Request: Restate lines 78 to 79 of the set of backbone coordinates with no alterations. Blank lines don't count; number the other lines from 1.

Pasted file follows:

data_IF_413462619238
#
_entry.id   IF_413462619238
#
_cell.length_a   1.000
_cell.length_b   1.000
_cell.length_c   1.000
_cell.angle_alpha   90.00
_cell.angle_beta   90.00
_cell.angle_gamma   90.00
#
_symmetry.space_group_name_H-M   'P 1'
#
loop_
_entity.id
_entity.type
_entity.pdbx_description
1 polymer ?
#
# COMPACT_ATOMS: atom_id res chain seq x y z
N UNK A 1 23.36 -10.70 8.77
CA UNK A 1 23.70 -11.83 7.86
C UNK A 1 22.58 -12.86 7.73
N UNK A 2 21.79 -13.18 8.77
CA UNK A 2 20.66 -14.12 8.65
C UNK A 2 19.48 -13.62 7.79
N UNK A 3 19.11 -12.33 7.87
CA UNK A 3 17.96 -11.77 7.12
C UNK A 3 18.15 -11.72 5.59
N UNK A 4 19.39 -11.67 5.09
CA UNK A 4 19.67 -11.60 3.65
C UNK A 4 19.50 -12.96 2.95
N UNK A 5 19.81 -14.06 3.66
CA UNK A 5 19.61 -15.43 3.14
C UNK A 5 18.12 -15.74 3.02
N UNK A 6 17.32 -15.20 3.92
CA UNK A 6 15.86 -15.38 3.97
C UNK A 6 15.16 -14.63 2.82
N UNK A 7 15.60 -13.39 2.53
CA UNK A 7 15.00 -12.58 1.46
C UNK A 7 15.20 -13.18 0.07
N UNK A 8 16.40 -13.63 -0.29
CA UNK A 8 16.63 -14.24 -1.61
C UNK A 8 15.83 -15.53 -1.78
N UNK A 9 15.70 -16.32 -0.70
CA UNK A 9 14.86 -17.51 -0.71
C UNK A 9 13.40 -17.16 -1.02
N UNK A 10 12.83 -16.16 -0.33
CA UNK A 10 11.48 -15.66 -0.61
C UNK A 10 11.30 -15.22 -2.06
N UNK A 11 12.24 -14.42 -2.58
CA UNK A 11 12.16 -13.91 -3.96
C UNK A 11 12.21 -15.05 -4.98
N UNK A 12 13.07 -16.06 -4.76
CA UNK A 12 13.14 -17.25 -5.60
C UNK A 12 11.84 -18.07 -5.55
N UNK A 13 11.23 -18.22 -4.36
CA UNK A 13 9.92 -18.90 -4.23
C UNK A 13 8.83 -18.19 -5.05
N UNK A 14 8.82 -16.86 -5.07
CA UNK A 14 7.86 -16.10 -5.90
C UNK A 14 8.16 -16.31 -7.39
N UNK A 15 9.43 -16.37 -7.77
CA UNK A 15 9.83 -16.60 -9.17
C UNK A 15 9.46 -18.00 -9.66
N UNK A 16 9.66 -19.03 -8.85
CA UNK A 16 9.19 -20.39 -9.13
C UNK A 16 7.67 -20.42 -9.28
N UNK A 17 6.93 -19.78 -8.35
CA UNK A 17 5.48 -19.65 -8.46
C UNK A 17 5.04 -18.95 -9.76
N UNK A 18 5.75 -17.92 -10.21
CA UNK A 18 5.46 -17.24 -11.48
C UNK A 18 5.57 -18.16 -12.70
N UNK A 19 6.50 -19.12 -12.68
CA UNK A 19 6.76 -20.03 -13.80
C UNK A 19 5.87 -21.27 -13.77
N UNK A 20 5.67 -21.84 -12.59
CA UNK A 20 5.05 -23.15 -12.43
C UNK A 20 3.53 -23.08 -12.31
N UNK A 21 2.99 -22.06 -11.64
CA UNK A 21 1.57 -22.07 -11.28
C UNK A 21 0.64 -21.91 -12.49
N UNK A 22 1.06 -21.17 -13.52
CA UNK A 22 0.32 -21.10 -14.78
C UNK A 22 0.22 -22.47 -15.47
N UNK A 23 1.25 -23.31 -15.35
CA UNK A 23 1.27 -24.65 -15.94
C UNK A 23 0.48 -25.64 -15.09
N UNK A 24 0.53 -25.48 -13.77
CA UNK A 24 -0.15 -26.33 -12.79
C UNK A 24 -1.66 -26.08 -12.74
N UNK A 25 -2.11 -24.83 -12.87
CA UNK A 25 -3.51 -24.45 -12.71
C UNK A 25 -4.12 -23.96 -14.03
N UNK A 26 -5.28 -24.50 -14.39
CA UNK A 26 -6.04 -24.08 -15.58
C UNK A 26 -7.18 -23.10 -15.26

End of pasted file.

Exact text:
N UNK A 20 5.67 -21.84 -12.59
CA UNK A 20 5.05 -23.15 -12.43